Don’t take it the wrong way...
In 1972, during an impromptu TV appearance with jazz singer George Melly, Monty Python star Graham Chapman, rather drunkenly, came out as the first publicly gay comedian in British history.
This casual announcement caused no small amount of outrage – homosexuality had only been decriminalised three years previously and it was far from universally accepted. More than 40 years on, our attitudes have changed: the recent British Attitudes Survey revealed four-fifths of people now have no objection to homosexual relationships, and same sex marriage is soon to become law. But has the comedy world kept pace with this social change?
Certainly, directly homophobic jokes are no longer accepted by audiences. Where you might have had a few non-ironic, ‘come over a little queer’, innuendos in working men’s clubs in the 1970s, these are now restricted to the school playground. But homosexuality still remains to some extent a taboo and therefore a basis – if not a target – for comedy.
Consider, for instance, how a comedian can get a laugh out of allusion to a homosexual act or homosexual attraction, which wouldn’t be possible with the heterosexual equivalent. Comedians can also continue to spout gay-innuendo, as long as it is done from behind the mask of a character (Al Murray) or irony (Jimmy Carr). In other words, we as a nation no longer think homosexuality is wrong but are happy to laugh at it, provided we believe the comedy’s creators share our enlightened views.
Chapman’s coming out in 1972 was closely followed by the premiere of Are You Being Served? – perhaps the source of Britain’s most famous comic gay character. Though now dated, Mr Humphries’s camp behaviour crops up later in Gimme Gimme Gimme, Benidorm and Little Britain, while the trope of a closeted or secretly gay man resurfaces frequently, for instance Fraiser’s Gil Chesterton, The Simpsons’ Smithers and Ted & Ralph from The Fast Show.
On the live circuit, numerous all-male sketch groups coax wild laughter out of subtle suggestions of attraction between the actual cast members and their attempted or successful sexual advances (passionate snogs in male sketch groups are so frequent it’s a wonder anyone is still able to believe they are unplanned).
A reasonable question is whether this is something we should be concerned about. I would not for one second suggest the people making the above work hate gay people or necessarily hold even slightly homophobic views. After all, comedy’s role is merely to play on taboos, it is society that is responsible for creating them. Comedy reflects the world and its prejudices and, if we don’t like what we see, this is just the rage of Caliban seeing his own face in a glass (to quote Oscar Wilde – perhaps the world’s most famously ill-fated homosexual comedian). One could easily claim that playing on gay taboos does not involve saying homosexuality is wrong, merely that it historically exists outside of the mainstream.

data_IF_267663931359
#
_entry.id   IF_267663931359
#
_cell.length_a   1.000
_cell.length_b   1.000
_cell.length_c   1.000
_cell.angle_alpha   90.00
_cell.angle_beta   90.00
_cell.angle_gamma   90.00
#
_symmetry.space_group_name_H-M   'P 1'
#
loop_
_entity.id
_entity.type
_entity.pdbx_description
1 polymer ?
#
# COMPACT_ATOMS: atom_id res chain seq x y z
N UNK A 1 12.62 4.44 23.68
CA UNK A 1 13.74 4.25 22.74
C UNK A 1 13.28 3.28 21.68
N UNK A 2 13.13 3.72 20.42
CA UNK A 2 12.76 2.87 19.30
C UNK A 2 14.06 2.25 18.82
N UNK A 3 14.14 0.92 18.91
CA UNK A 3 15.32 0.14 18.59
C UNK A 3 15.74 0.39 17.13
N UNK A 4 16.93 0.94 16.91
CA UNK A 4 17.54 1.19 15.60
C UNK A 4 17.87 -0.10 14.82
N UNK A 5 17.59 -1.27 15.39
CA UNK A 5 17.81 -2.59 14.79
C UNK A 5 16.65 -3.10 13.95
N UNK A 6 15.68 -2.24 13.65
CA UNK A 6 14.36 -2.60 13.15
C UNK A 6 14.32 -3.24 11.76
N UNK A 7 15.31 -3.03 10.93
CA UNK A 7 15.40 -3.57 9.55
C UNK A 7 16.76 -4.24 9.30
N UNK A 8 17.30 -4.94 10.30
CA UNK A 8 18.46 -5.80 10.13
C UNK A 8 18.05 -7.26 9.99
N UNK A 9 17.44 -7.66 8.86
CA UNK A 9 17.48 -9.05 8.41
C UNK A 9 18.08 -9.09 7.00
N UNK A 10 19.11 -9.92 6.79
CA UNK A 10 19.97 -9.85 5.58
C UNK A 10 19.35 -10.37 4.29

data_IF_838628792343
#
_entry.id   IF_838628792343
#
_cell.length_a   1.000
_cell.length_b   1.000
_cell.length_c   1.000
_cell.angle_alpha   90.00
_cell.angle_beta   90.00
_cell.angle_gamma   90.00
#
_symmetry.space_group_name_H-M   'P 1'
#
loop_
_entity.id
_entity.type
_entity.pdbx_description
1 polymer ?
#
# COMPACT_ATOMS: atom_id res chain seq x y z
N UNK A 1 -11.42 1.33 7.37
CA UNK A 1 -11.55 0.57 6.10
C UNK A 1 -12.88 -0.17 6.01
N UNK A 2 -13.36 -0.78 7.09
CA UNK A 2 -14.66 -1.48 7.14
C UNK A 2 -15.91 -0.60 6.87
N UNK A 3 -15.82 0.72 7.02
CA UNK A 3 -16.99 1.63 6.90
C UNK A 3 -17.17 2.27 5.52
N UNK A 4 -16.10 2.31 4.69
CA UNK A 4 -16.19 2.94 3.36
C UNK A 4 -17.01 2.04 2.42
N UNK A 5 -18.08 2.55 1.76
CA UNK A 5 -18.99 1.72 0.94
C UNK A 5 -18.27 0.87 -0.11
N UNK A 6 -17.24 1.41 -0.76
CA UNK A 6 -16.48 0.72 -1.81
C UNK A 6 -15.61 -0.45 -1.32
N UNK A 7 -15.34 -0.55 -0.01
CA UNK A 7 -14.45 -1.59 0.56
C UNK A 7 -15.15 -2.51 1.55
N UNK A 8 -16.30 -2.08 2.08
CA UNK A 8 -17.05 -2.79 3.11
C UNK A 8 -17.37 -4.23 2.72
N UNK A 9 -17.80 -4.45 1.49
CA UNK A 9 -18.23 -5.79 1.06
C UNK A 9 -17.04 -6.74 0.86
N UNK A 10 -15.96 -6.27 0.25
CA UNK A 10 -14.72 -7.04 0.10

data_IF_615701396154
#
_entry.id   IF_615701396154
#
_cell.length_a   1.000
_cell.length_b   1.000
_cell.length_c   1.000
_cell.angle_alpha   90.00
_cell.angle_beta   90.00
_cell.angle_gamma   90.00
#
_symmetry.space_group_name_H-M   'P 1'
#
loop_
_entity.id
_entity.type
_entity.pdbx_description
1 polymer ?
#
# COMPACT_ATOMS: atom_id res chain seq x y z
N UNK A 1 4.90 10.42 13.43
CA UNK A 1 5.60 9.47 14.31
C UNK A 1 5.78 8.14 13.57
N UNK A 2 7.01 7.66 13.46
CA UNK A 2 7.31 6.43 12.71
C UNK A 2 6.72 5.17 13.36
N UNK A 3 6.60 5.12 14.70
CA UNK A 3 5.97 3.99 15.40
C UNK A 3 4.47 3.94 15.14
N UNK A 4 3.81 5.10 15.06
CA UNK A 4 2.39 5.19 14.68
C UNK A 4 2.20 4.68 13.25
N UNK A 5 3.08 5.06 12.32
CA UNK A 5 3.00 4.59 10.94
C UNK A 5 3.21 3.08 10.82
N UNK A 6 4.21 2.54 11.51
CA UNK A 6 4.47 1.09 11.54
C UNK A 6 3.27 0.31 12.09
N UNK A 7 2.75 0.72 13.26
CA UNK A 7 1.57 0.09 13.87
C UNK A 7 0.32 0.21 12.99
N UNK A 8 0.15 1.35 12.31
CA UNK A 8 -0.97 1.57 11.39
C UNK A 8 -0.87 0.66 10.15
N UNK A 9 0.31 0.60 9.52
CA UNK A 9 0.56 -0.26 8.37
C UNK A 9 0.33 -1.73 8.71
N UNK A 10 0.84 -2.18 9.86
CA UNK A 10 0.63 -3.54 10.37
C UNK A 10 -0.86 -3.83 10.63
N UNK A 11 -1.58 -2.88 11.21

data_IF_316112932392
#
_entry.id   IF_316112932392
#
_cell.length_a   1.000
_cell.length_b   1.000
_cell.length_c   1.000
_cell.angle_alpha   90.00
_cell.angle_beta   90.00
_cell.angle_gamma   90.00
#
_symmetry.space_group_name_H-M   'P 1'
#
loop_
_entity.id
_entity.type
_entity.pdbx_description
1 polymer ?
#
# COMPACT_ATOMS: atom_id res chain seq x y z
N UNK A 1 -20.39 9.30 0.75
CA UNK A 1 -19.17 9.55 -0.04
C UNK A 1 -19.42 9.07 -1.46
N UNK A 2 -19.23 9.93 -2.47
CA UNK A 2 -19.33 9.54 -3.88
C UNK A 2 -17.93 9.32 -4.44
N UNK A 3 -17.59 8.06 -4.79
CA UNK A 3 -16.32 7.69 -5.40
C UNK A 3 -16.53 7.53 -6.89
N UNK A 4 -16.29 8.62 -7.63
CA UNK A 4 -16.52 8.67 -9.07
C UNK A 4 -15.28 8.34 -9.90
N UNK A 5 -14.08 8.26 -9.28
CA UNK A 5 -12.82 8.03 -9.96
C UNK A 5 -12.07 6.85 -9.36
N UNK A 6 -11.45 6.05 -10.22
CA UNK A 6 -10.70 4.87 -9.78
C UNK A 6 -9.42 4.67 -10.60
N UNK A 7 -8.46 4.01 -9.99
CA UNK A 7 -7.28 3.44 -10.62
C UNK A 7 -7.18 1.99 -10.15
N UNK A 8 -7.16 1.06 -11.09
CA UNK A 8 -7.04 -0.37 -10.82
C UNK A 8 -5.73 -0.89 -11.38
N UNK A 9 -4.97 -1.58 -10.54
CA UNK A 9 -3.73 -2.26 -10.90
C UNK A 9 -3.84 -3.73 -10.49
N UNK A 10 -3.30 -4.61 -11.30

But doesn’t comedy have a duty to question and to change the world, rather than simply playing to its basest interests? After all, no self-respecting comedian would tell racist jokes, even if their audience happened to consist entirely of BNP activists who genuinely enjoyed them. Isn’t laughing at a situation predicated on homosexuality saying, in some way, that to be gay is somehow slightly ridiculous – not wrong or evil – but somehow lesser, not ordinary, not completely sensible.
There is perhaps a hint of macho culture at work – a culture often accused of pervading comedy – where the jokes of the playground are rejected but their underlying narrative is accepted and played on. It has been frequently noted that men playing women gets laughs but women playing men does not, and that this may be down to the gender-power-play at work.
Perhaps the same process exists when a straight man ‘plays gay’. Certainly the reverse wouldn’t be funny – the heterosexuality of a straight man, in itself, is never made the basis for a joke. Doesn’t the mere fact of this suggest something not entirely comfortable at work behind homosexuality’s portrayal in comedy?
It is also interesting to contrast how frequently, how well and from how early on drama – on stage and screen – has tackled the real life issues of homosexuality, gay life and gay culture, and has succeeded in presenting numerous three-dimensional gay characters. Perhaps comedy is starting to do this, although its tendency toward stereotype makes it not best placed for the challenge. But surely, through satire, it is perfectly positioned to tackle the existing power-play between gay-straight relations and the place of gay stereotypes in culture. Where are the stand-up routines and the sketches poking fun at the casually accepted cultural view of homosexuality as effeminate or butch, transgressive, ridiculous or naughty?
Graham Chapman did much to advance gay rights, mainly by living in the public eye as a non-stereotypical, and successful, gay man. But his comedy work with the Pythons made as much comedy hay from ‘poofs’ as anyone else. Perhaps it’s time for comedy to take a more active approach to gay representation – to stop meeting expectations and start setting them. If homosexuality has become a cheap laugh and an easy target, why not take aim at the harder target – comedy itself.
• Tom Crawshaw is the writer of the Graham Chapman play Not The Messiah, which transfers to the Leicester Square Theatre in London later this month following a successful run at the Edinburgh Fringe. Click here for tickets or here for more info.
Published: 11 Oct 2013